This post is partly an open letter to Canonical, Ubuntu Desktop developers ‘n Mark Shuttleworth.
After some 28 years with Linux Desktop sitting at around 2% of all Desktop users isn’t it about time some Linux Distro (besides a ‘pretender’ from GOOGLE) actually places some focus on overtaking Apple/Macintosh/Mac on Desktop usage?!?
IMHO, Linux has two main Desktop advantages over Windows 10: 1) Old computers ‘n 2) Portability of the OS (e.g. on USB). Why do so many Linux Distros (some 2000++ if Flavors, SPINS, Desktop Environments, etc. are included) still force ‘Pesky’ Passwords onto the Desktop users of those two options? Am I the only Desktop user in the entire world who doesn’t like being asked for a password every time I want to do something on my *OWN* Desktop computers?! On the following linked page are *Three Examples* of Linux Distros that have addressed the ‘Pesky’ Password problem…
OK … that concludes the open letter portion of this post.
(Note: The cartoon doesn’t show the mysterious Sudo Deity’s voice asking for the ‘Pesky’ Password before the ‘make a sandwich’ command will be carried out – cartoons can get away with it.)
- Sudo (su “do”) allows a system administrator to delegate authority to give certain users (or groups of users) the ability to run some (or all) commands as root or another user while providing an audit trail of the commands and their arguments. For more information, see the introduction to Sudo. Sudo is free software, distributed under an ISC-style license.
Humble me is a simple Desktop computer user – why on earth would I need a “system administrator to delegate authority” over my Desktop usage? Or, why on earth would I want to waste time delegating authority to myself when using one of my Desktop computers? Why do Linux Distros claim to also be for Desktop users, but create OSes that seem mainly focused on some kind of ‘System Administration’ OS meant for businesses?
Here’s how Windows 10 handles system administration on a simple Desktop home computer: User Account Control, i.e. they offer a lot of options. Most Linux Distros also offer an option to login without a password, but require a password to even ‘go to the bathroom’ after that…OK, maybe the bathroom example is a tad exaggerated. 😉
Under User Account Control I have 4 options from Always notify to Never notify, and have found that the second option is not too ‘Pesky’.
Now, I am no *REAL* ‘System Administrator’, but I build (‘n upgrade) my own computers, install my own OSes ‘n other software for what I call ‘Desktop Duty’ (Desktop usage). A Linux Distro insults me each time it asks for a ‘Pesky’ Password when I want to open GParted, or use Synaptic Package Manager, or change a setting, etc. When testing a Linux Distro I may use GParted a dozen or more times before tests are done…sometimes within minutes apart. Hey, maybe ‘Keyboard Jockeys’ don’t mind punching a keyboard’s keys all day long, but I’ve hated keyboards since my 1992 DOS days! Don’t get me started on the ‘Linux Mouse’ problems…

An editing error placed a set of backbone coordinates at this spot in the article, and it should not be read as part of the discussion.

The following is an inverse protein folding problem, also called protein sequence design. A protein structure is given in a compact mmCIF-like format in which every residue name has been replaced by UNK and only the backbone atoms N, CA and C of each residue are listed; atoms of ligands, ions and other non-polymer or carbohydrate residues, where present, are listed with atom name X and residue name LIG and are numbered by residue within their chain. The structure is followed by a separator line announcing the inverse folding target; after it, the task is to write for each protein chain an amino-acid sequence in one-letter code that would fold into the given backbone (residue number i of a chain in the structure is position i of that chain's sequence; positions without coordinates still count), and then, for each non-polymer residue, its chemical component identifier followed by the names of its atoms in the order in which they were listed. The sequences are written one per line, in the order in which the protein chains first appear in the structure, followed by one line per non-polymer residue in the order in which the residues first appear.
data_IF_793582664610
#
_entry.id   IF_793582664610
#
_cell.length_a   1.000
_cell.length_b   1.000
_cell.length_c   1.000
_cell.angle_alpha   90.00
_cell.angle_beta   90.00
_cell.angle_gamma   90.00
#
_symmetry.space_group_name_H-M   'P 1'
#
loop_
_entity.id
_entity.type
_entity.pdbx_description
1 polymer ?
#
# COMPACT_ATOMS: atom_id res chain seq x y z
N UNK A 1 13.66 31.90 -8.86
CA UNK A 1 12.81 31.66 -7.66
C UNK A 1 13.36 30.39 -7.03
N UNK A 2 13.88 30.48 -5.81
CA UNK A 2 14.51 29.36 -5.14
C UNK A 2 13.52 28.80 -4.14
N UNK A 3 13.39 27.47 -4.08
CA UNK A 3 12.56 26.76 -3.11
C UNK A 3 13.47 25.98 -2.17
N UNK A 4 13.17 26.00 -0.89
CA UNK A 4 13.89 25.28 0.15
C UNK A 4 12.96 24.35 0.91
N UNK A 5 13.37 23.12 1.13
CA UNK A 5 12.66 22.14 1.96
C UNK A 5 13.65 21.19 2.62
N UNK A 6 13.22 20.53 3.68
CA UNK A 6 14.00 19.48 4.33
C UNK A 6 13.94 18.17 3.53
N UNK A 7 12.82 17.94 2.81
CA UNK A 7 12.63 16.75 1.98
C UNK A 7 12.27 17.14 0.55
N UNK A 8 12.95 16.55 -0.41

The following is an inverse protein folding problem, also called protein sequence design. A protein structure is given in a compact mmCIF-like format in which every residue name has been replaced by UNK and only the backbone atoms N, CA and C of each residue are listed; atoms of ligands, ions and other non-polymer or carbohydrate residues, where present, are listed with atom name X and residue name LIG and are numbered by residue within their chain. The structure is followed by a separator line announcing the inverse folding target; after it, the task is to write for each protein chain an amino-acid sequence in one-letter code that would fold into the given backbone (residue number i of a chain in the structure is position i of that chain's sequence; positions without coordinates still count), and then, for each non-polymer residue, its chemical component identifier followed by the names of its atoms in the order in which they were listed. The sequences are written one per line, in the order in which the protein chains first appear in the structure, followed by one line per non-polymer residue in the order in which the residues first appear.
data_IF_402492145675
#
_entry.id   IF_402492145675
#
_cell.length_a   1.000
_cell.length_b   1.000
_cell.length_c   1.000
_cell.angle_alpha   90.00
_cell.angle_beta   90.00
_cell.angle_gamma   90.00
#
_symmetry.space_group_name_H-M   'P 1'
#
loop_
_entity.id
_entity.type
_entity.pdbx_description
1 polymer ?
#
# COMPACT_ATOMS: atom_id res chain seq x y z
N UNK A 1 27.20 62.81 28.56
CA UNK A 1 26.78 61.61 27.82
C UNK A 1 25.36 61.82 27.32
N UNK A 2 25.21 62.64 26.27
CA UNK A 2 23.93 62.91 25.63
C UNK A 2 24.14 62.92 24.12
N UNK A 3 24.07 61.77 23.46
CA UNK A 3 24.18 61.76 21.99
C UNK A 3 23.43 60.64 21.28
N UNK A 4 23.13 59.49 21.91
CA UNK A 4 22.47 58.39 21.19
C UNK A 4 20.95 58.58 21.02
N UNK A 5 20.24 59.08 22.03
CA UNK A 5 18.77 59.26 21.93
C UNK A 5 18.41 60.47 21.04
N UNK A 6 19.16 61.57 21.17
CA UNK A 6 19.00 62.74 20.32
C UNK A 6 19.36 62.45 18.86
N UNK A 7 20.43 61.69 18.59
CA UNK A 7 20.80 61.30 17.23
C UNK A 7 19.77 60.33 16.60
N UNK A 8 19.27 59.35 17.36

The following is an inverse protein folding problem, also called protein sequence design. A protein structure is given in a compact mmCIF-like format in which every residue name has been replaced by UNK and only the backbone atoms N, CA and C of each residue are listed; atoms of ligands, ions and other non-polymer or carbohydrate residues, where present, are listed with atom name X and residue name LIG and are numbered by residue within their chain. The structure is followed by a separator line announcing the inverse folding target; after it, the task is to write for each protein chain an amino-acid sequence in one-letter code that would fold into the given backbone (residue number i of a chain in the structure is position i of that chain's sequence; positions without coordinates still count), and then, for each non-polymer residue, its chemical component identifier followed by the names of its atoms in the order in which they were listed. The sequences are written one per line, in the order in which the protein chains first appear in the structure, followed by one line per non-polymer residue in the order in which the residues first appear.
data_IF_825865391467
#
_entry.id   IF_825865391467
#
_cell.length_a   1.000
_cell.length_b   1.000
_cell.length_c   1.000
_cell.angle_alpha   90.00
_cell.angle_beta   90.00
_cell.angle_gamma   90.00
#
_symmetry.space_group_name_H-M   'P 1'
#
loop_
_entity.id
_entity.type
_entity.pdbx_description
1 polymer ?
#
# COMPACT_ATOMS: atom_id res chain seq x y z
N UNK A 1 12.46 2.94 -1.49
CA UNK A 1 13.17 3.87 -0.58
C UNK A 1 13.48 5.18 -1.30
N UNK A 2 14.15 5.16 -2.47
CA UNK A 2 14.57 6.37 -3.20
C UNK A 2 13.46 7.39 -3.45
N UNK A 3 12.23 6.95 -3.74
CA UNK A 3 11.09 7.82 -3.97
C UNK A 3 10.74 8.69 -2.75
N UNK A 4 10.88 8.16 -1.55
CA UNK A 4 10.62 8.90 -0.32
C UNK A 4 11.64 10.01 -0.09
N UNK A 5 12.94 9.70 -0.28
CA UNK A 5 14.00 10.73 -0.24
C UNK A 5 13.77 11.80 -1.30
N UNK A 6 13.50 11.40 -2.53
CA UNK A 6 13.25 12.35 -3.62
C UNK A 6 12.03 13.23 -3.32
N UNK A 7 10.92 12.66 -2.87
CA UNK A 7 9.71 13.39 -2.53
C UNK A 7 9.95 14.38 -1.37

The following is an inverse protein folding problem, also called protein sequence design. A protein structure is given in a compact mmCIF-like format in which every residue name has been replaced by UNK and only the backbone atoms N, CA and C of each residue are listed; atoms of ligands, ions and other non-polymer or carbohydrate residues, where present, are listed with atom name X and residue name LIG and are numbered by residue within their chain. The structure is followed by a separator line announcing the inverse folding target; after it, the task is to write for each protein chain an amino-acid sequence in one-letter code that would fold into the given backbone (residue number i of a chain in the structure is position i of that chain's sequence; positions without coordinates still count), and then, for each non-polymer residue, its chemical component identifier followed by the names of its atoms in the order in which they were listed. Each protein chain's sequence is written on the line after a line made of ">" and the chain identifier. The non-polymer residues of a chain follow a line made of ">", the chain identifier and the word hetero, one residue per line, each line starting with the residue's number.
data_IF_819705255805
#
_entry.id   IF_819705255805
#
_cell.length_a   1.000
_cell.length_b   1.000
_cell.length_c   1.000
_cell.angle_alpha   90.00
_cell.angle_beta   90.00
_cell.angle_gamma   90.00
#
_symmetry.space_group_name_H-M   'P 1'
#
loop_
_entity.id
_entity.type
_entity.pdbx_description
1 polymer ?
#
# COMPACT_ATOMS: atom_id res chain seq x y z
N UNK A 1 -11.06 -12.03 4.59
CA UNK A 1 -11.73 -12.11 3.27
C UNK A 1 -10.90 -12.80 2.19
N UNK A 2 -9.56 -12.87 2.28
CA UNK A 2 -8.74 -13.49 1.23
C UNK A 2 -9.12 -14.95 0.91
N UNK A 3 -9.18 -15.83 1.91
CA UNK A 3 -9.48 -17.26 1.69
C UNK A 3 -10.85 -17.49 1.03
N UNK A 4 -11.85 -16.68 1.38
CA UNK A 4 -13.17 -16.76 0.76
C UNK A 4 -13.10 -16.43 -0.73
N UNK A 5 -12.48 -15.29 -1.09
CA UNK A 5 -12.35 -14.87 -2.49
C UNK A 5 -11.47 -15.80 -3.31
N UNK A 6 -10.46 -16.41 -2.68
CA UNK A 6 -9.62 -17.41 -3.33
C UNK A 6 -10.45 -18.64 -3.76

I have used Puppy Linux since about 2006 … terrible DE, but excellent USB portability & unsurpassed at rescue ‘n other tasks that no other OS will do. I don’t recall Puppy Linux ever asking me for a ‘Pesky’ Password, and I’ve had it go into Windows ‘n Linux OSes to recover or delete stuff that other OSes said couldn’t be done. If they ever add a GNOME or Cinnamon DE choice, then other Distros might as well get out of ‘Desktop Duty’ and stick with the ‘Baby Sitting’ server sudo keyboard stuff.
There are other Distros that don’t require ‘Pesky’ passwords for every task – most are too small, too toyish, or just not what I like; however, I recently found two major Linux Distro OSes that don’t require a user password, Fedora ‘n CentOS…they do it like this:
I usually address the Installation Destination first, then the Root Password, and User Creation last. Fedora’s default Workstation GNOME version requires a user password (workstations are a little different than desktops, but the option to opt out of password should still be offered, IMHO), but the SPINS don’t. The installation process of Fedora ‘n CentOS are almost the same. Here’s the root account setup:
For major changes, usually involving the terminal/command prompt ‘n sudo or su stuff, both Distros want that root password then. Here is user account setup:
Check make user the administrator, and uncheck or leave blank the Require a ‘Pesky’ Password for the account.
Am slowly using Ubuntu LTS less ‘n less … am starting to use CentOS more than Fedora recently, mainly for the simplicity of updates/updating. With WIN10 being my primary OS ‘n Ubuntu LTS being my second OS (with a ‘Pesky’ Password requirement), Ubuntu LTS is becoming less useful to me since Fedora ‘n CentOS showed up. Oh, here is the Karmi’s Top 10 Linux Distros page.
Ubuntu LTS is still #1 of the Linux Distros, but in a weak usage position with WIN10 being my primary ‘n CentOS becoming my main working Portable OS (no ‘Pesky’ Password requirement when busy testing).
As Puppy Linux has shown for over a decade, Linux Desktop users don’t need a password requirement. Some of the Linux password advocates use the same ole boring talking points over ‘n over ‘n over again. I hate discussing them anymore, but basically, here are my two responses to two of their ole boring talking points: 1) a Linux Distro can still be deleted even if a password is required. 2) Linux has never been a secure OS – see *Linux Security Issues* page.
‘Think different’ – Linux Desktop should not be akin to a ‘Baby Sitting’ server for Windows OSes, and create a *REAL* Linux Desktop that can surpass the Apple/Macintosh/Mac ‘tHiNgIe’ posing as a Desktop OS.
Rule of Thumb – if you can’t install Ubuntu on it, then you can’t install any Linux Distro on it.